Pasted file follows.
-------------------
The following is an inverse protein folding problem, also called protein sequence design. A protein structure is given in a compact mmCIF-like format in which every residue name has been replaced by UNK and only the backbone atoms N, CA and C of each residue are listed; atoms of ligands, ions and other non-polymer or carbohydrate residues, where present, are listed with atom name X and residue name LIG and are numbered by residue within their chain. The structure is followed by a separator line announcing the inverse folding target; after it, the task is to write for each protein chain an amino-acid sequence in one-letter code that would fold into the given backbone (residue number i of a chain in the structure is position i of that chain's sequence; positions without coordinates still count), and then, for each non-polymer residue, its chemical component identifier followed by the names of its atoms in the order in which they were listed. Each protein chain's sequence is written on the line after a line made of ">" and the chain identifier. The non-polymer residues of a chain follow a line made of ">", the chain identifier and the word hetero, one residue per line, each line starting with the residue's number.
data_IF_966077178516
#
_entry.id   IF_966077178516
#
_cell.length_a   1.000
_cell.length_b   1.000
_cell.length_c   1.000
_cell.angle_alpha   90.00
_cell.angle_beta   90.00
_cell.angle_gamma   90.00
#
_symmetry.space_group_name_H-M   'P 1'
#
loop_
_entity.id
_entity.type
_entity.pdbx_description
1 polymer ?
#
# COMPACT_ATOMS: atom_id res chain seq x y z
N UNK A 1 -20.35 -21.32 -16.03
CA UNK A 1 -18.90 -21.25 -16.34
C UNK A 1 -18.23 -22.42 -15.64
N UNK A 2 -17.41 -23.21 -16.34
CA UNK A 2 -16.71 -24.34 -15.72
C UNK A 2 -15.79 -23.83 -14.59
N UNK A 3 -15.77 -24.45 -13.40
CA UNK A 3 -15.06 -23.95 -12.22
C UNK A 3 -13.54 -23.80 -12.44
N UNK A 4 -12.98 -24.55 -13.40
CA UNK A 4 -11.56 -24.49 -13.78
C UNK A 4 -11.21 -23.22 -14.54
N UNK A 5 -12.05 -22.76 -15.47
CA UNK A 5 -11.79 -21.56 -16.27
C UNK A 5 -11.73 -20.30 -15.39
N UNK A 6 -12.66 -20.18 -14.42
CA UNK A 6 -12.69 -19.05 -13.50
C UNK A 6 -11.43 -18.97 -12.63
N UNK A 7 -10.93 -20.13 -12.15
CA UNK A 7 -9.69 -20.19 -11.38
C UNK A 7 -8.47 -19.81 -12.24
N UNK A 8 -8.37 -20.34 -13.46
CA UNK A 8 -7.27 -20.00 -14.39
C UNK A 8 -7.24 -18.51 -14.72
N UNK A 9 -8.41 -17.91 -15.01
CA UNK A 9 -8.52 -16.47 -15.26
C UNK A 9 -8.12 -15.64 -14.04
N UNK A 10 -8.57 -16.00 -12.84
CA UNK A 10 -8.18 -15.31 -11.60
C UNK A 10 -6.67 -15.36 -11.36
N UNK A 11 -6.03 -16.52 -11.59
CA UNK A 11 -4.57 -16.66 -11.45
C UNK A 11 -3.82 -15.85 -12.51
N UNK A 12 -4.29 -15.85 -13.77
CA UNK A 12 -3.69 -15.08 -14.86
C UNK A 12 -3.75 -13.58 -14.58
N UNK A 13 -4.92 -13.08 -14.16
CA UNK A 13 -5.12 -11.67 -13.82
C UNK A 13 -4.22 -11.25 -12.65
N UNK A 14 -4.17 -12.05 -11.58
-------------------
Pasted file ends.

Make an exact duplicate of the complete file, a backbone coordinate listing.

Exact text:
The following is an inverse protein folding problem, also called protein sequence design. A protein structure is given in a compact mmCIF-like format in which every residue name has been replaced by UNK and only the backbone atoms N, CA and C of each residue are listed; atoms of ligands, ions and other non-polymer or carbohydrate residues, where present, are listed with atom name X and residue name LIG and are numbered by residue within their chain. The structure is followed by a separator line announcing the inverse folding target; after it, the task is to write for each protein chain an amino-acid sequence in one-letter code that would fold into the given backbone (residue number i of a chain in the structure is position i of that chain's sequence; positions without coordinates still count), and then, for each non-polymer residue, its chemical component identifier followed by the names of its atoms in the order in which they were listed. Each protein chain's sequence is written on the line after a line made of ">" and the chain identifier. The non-polymer residues of a chain follow a line made of ">", the chain identifier and the word hetero, one residue per line, each line starting with the residue's number.
data_IF_966077178516
#
_entry.id   IF_966077178516
#
_cell.length_a   1.000
_cell.length_b   1.000
_cell.length_c   1.000
_cell.angle_alpha   90.00
_cell.angle_beta   90.00
_cell.angle_gamma   90.00
#
_symmetry.space_group_name_H-M   'P 1'
#
loop_
_entity.id
_entity.type
_entity.pdbx_description
1 polymer ?
#
# COMPACT_ATOMS: atom_id res chain seq x y z
N UNK A 1 -20.35 -21.32 -16.03
CA UNK A 1 -18.90 -21.25 -16.34
C UNK A 1 -18.23 -22.42 -15.64
N UNK A 2 -17.41 -23.21 -16.34
CA UNK A 2 -16.71 -24.34 -15.72
C UNK A 2 -15.79 -23.83 -14.59
N UNK A 3 -15.77 -24.45 -13.40
CA UNK A 3 -15.06 -23.95 -12.22
C UNK A 3 -13.54 -23.80 -12.44
N UNK A 4 -12.98 -24.55 -13.40
CA UNK A 4 -11.56 -24.49 -13.78
C UNK A 4 -11.21 -23.22 -14.54
N UNK A 5 -12.05 -22.76 -15.47
CA UNK A 5 -11.79 -21.56 -16.27
C UNK A 5 -11.73 -20.30 -15.39
N UNK A 6 -12.66 -20.18 -14.42
CA UNK A 6 -12.69 -19.05 -13.50
C UNK A 6 -11.43 -18.97 -12.63
N UNK A 7 -10.93 -20.13 -12.15
CA UNK A 7 -9.69 -20.19 -11.38
C UNK A 7 -8.47 -19.81 -12.24
N UNK A 8 -8.37 -20.34 -13.46
CA UNK A 8 -7.27 -20.00 -14.39
C UNK A 8 -7.24 -18.51 -14.72
N UNK A 9 -8.41 -17.91 -15.01
CA UNK A 9 -8.52 -16.47 -15.26
C UNK A 9 -8.12 -15.64 -14.04
N UNK A 10 -8.57 -16.00 -12.84
CA UNK A 10 -8.18 -15.31 -11.60
C UNK A 10 -6.67 -15.36 -11.36
N UNK A 11 -6.03 -16.52 -11.59
CA UNK A 11 -4.57 -16.66 -11.45
C UNK A 11 -3.82 -15.85 -12.51
N UNK A 12 -4.29 -15.85 -13.77
CA UNK A 12 -3.69 -15.08 -14.86
C UNK A 12 -3.75 -13.58 -14.58
N UNK A 13 -4.92 -13.08 -14.16
CA UNK A 13 -5.12 -11.67 -13.82
C UNK A 13 -4.22 -11.25 -12.65
N UNK A 14 -4.17 -12.05 -11.58